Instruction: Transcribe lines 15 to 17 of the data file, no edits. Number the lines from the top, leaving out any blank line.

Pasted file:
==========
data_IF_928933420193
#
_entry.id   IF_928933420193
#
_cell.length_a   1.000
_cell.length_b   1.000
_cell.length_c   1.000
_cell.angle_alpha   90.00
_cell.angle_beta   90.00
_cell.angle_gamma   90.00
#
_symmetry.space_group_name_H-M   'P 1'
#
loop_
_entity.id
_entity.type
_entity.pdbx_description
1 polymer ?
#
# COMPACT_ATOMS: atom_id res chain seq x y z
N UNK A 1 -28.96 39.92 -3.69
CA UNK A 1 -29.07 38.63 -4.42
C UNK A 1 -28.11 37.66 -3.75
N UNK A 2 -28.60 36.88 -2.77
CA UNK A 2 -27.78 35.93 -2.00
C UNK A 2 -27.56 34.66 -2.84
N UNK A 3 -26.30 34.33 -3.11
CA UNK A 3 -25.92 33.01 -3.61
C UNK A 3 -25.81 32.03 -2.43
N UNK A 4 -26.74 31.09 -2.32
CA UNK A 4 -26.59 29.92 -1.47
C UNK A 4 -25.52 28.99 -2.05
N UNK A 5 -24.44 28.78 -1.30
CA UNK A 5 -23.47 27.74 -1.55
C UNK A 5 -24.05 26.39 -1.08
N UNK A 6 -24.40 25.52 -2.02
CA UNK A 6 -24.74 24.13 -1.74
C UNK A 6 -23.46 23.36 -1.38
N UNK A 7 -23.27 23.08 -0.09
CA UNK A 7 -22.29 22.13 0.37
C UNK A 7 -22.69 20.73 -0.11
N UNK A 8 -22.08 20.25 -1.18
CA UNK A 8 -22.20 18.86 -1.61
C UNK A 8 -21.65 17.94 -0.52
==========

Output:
_entity.id
_entity.type
_entity.pdbx_description